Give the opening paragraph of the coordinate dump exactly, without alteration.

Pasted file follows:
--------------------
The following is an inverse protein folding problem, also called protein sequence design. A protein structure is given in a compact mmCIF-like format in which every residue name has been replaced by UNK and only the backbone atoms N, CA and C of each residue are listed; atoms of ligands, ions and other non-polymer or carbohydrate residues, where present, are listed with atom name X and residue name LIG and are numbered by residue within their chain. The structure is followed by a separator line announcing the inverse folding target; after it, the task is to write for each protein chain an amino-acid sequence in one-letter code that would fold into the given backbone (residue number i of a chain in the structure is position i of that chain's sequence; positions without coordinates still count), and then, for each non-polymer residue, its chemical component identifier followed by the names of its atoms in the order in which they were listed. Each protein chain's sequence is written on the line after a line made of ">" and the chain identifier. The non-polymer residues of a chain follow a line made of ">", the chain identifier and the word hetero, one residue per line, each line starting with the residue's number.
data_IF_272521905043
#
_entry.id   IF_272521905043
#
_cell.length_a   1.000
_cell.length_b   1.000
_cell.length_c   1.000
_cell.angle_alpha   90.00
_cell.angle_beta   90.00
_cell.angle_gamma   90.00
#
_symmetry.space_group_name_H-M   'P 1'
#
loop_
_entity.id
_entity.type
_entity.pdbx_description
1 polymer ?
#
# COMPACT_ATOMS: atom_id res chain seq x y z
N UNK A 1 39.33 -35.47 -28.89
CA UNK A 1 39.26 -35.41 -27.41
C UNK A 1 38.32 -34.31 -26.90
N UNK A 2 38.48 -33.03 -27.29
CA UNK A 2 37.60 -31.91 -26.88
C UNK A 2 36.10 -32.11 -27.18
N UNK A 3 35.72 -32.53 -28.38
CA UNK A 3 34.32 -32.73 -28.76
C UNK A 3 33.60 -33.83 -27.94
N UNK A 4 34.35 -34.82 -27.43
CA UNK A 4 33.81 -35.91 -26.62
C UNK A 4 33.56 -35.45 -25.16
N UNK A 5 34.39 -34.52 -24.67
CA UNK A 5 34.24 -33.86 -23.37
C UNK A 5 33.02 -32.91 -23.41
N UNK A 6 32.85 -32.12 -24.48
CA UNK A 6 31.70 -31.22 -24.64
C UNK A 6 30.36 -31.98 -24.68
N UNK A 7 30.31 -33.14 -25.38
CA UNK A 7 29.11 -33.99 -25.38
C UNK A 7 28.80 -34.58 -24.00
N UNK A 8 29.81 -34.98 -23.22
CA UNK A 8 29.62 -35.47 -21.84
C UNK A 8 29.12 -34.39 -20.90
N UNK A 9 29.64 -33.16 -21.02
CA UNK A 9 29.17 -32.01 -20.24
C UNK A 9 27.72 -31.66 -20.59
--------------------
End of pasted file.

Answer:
The following is an inverse protein folding problem, also called protein sequence design. A protein structure is given in a compact mmCIF-like format in which every residue name has been replaced by UNK and only the backbone atoms N, CA and C of each residue are listed; atoms of ligands, ions and other non-polymer or carbohydrate residues, where present, are listed with atom name X and residue name LIG and are numbered by residue within their chain. The structure is followed by a separator line announcing the inverse folding target; after it, the task is to write for each protein chain an amino-acid sequence in one-letter code that would fold into the given backbone (residue number i of a chain in the structure is position i of that chain's sequence; positions without coordinates still count), and then, for each non-polymer residue, its chemical component identifier followed by the names of its atoms in the order in which they were listed. Each protein chain's sequence is written on the line after a line made of ">" and the chain identifier. The non-polymer residues of a chain follow a line made of ">", the chain identifier and the word hetero, one residue per line, each line starting with the residue's number.